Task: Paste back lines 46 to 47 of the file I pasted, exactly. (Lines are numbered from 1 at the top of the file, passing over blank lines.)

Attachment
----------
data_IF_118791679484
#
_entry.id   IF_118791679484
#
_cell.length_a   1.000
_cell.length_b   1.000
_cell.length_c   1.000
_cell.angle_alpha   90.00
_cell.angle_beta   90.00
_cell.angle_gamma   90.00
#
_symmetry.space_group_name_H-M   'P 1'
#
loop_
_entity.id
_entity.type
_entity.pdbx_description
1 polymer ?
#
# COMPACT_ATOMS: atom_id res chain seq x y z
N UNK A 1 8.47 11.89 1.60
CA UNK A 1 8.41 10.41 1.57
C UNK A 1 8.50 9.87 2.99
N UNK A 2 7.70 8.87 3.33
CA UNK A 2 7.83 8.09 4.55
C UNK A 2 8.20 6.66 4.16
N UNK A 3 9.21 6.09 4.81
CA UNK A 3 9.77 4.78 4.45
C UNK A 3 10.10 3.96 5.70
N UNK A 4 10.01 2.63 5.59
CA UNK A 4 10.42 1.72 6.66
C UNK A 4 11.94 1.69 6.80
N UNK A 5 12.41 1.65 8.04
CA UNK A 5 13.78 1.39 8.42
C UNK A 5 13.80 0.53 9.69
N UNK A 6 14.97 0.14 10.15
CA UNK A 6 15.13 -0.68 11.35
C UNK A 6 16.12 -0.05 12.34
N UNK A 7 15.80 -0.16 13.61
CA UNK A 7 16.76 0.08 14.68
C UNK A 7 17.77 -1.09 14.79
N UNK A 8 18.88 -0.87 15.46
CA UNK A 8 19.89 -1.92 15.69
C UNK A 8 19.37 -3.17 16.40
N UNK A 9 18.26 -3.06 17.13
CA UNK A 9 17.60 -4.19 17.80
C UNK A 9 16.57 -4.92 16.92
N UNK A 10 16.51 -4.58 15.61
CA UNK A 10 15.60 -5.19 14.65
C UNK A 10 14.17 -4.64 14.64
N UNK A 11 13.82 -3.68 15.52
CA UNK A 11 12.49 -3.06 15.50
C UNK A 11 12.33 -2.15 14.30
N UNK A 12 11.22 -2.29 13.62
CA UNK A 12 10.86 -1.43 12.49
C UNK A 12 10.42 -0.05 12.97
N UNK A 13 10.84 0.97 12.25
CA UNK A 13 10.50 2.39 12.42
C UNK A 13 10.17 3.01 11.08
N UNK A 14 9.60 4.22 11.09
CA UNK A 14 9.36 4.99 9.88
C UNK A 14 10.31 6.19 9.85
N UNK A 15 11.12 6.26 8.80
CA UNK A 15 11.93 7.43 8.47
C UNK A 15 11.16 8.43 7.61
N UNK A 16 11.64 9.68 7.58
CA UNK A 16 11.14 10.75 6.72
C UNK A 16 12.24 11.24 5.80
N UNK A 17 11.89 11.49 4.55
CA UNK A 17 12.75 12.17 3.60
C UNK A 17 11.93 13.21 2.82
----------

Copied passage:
CA UNK A 9 17.60 -4.19 17.80
C UNK A 9 16.57 -4.92 16.92